The Path of the Atheist diverges from the Faith Based path since with faith we believe things.  We believe that there are facts and there is an ultimate truth.  Even if we cannot find them ourselves.   The scientist’s belief is tempered by realistic probabilities based on experiments and history.  The Path of the Atheist does not believe that there is any ultimate truth.  Truth is only a process that gets us closer to some approximation that we are finally willing to settle for.  The Atheist says, “Show me an ultimate truth that is unvarying and that you can prove will be forever true.”  You might argue that the sun will come up tomorrow, but you only have history to rely on for this.  The dinosaurs might have believed that they would live forever but all it took was one large asteroid to wipe out millions of years of evolution. 

As we go through life, we sometimes choose one path and sometimes the other.  Given whatever circumstances we are confronted with, we select the path that provides the most comfort and certainty for us.  Even the Path of the Atheist is comforting since the atheist does not expect any irrefutable truth.  This gives the atheist the ability to ignore whatever fads and foibles society is following in search of a truth that does not exist, or at least for the atheist does not exist.   

truth as factual

What is the meaning of all this?  Are we arguing about how many angels can dance on the head of the pin?  Are we engaging in the same logic that Bishop Berkeley did.  A man who denied that there is a reality of matter apart from what the mind perceived.  Some philosophers have argued that we cannot prove or ever know if we are living or dreaming.  I would guess that most of you reading this blog persist in the idea that you are truly alive and not dreaming now. 

What then is the value of discussing truth?  In this age of misinformation, disinformation, false facts, and fake news, it is a matter that we all need to take more seriously.  For generations and centuries, humans have searched for the truth.  We are told that the “Truth will set us free” and that truth is a value even more important than honesty.  But as Sara Gran said ““Most people wouldn’t know the truth if it bit them in the ass and paid for the privilege.”  Could it be that to paraphrase Colonel Nathan R. Jessup in a “Few Good Men”, “You don’t want the truth because you can’t handle the truth.” 

truth will set you free

Truth is a great deal more complicated than we realize.  It is one of those “holy grails” which if we find may give us eternal life.  Problem is that no one has found either the Holy Grail or the Truth.  It is said that you have your truth and I have my truth.  Dr. Deming, an expert on quality insisted that nothing could be accomplished without an operational definition of any concept that was going to be studied.  He said “An operational definition is a procedure agreed upon for translation of a concept into measurement of some kind.”   The science of an operational definition lay in the measurement of the concept but the starting point for measurement lay in the agreement between two “reasonable” people as to what measurement procedure would be used.  Without an agreement there was no starting or ending point. 

We may meet someone on the street or at a party or it may be a friend or relative and they advance some theory or ideas which contradicts the facts as we know them.  A popular controversy these days among some is whether Trump really won the election and if it was not stolen from him.  If you believe it was stolen, you will have a set of ideas about what constitutes a “fair” election.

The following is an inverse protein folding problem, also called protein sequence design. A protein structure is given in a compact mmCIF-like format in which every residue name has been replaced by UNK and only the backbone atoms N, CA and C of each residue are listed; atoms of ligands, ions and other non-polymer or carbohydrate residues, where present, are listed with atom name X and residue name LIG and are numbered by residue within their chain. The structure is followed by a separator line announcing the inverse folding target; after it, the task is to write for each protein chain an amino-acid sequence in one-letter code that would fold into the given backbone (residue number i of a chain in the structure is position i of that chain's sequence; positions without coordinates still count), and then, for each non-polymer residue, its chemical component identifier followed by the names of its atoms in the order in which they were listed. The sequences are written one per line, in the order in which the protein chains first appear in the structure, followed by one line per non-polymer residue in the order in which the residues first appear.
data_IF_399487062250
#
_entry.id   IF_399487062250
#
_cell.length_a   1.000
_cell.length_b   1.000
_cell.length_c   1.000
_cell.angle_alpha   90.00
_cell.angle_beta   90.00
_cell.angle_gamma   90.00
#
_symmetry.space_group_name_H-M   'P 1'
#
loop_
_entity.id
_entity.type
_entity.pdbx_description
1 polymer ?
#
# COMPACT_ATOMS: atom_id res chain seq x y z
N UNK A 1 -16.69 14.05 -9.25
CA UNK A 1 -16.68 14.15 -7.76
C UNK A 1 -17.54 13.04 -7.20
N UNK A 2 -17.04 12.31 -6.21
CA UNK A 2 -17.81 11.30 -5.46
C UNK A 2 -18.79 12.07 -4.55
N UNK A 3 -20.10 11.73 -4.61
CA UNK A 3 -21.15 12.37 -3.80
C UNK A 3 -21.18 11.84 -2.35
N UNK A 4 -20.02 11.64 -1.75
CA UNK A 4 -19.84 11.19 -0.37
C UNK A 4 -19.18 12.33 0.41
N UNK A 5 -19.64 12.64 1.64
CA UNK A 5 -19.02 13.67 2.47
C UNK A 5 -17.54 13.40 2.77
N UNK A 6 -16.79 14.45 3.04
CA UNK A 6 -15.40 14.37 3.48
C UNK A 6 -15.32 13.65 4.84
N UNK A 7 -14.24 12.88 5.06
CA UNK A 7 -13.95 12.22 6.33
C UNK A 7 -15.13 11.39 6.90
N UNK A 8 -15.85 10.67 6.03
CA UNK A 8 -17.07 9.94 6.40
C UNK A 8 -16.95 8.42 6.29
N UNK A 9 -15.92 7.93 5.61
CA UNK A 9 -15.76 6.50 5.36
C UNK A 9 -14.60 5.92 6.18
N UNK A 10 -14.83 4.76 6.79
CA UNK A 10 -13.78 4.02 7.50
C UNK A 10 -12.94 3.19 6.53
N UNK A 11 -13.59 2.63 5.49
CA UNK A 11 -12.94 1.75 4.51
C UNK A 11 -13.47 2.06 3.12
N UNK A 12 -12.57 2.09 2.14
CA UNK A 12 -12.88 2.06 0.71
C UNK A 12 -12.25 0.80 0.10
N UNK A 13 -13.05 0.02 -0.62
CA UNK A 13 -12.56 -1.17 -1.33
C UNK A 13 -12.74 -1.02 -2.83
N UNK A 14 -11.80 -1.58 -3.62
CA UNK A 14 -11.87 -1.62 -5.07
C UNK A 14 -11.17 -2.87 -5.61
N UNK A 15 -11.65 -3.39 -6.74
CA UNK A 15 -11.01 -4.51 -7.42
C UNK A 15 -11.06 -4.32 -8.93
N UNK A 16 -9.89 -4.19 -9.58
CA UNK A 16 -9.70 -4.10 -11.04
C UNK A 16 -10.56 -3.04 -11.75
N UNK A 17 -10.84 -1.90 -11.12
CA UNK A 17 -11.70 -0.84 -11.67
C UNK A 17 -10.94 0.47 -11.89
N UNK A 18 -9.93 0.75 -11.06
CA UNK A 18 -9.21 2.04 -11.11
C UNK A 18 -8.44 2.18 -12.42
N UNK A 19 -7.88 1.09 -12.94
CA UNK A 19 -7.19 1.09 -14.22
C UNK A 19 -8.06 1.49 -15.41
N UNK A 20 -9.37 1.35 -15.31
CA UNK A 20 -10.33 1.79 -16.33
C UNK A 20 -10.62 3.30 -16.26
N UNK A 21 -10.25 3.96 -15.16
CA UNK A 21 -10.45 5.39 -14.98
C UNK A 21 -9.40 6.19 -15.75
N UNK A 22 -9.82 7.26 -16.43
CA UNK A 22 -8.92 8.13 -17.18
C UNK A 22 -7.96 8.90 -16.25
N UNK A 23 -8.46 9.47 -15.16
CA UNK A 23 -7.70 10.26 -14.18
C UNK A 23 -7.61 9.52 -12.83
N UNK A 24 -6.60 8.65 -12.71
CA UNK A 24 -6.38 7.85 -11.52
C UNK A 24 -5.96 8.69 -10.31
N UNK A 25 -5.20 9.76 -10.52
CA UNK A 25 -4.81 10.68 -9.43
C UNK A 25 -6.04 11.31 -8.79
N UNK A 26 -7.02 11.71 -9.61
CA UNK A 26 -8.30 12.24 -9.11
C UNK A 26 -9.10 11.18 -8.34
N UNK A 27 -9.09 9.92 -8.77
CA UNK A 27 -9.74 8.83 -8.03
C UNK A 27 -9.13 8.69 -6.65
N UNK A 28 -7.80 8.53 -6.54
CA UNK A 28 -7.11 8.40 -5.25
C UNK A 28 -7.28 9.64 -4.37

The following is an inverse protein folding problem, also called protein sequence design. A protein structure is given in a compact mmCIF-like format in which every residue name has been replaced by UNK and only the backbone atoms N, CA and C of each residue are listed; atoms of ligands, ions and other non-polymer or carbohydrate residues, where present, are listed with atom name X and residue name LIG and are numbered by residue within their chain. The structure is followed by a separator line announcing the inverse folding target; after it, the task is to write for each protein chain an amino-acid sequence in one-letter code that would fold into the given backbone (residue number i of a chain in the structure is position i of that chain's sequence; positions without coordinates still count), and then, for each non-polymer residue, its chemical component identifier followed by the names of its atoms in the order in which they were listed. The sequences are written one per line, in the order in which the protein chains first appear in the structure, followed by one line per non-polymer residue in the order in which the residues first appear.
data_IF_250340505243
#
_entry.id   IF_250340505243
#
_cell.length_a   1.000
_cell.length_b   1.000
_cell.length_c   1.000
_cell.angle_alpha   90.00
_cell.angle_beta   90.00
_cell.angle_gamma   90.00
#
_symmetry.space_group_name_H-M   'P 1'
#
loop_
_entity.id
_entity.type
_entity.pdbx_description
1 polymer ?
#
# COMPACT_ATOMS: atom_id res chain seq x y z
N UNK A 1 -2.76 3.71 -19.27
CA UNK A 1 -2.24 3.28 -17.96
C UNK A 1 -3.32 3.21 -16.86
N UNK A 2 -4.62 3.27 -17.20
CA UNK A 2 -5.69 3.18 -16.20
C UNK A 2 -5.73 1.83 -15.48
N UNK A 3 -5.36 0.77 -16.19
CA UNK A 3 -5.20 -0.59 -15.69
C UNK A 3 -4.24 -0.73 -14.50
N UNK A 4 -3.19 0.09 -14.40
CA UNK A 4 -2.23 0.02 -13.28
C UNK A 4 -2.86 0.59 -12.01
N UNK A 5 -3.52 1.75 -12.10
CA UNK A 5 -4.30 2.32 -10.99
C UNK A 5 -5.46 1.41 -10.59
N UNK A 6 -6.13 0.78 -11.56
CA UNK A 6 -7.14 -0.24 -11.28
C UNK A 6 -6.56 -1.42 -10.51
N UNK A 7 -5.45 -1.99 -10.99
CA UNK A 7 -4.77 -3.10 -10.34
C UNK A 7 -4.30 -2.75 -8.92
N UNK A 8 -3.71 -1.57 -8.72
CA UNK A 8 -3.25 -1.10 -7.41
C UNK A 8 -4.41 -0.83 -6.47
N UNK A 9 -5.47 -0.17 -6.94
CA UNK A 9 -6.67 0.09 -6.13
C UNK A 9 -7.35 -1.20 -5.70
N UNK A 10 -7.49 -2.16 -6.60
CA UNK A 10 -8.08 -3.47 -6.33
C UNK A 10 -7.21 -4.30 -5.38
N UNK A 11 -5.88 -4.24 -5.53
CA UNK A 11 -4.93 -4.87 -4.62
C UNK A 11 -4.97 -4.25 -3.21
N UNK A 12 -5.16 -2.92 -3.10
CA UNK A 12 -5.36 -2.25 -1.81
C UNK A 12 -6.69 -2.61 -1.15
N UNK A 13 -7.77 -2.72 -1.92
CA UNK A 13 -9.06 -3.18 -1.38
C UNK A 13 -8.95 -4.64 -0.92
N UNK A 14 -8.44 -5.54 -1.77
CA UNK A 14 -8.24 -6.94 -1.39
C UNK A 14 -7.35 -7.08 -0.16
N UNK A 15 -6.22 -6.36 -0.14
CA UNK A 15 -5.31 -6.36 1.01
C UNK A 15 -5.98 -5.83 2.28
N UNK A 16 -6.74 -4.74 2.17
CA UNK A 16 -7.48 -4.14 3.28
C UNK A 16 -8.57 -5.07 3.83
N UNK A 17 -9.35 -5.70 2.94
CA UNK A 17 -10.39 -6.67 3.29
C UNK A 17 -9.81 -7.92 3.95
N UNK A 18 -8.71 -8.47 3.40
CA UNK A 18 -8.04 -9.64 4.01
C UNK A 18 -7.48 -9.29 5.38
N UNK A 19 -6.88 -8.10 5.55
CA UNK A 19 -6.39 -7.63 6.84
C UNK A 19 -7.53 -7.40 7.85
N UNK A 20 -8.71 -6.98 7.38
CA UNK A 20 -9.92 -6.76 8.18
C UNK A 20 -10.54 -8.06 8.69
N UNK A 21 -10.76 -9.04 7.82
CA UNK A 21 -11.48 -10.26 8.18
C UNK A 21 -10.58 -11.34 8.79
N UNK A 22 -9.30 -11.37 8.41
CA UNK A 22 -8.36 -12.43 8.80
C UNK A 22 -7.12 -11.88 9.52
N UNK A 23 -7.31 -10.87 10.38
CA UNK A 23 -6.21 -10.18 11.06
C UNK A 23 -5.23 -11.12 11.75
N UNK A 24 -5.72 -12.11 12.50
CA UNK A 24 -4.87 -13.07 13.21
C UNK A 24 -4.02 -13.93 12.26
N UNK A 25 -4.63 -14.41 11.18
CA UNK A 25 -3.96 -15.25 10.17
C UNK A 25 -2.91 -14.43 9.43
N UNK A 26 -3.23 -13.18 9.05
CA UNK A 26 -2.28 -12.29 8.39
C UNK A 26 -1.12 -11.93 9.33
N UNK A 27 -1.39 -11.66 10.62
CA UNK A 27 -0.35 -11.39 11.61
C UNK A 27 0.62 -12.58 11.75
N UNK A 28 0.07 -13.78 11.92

trumpThe Faith Based Path could lead one to accept that hundreds of systems across America could not all have been wrong and that the tallies were accurate because someone you trust told you they were.  If you do not trust the poll counters, you will reject the decisions made by election boards and cling to the idea that Trump was cheated by liars and scoundrels.  Either way it is a matter of faith.

If you follow the Path of the Atheist, you may reject the vote tallies because you do not believe any voting procedure could be foolproof.  You accept that there is error in any system and the deciding factor for you lies in the degree of error that you are willing to accept.  Given your proclivity to accept a certain amount of error, you will either accept of reject any election results based on the voting tallies.

I chose the Faith Based path and accepted that fifty state election boards cannot all be wrong.  On the other hand, I followed the Path of the Atheist since I know that error exists in any procedure, and I do not trust that any election process can rule out all the errors in the system.  I accept the errors in life just as I accept the risk of dying on the road tomorrow when I drive someplace.  It is not a matter of faith; it is a matter of statistical probability.  Tallies like life will never be perfect.

truth 2

What do we do?  First stop looking for an ultimate truth.  Truth is like beauty and is in the eye of the beholder.  Second, ask others what they base their truth on.  See if you can come up with an operational definition for establishing truth that you are both willing to accept.  Third, agree on a way to measure the outcome of whatever you are measuring or looking at.  Accept that error will always exist and that predictability for any ultimate truth is near zero. 

The best we can achieve in life is a “useful” truth that we may find to make life easier and happier for all of us.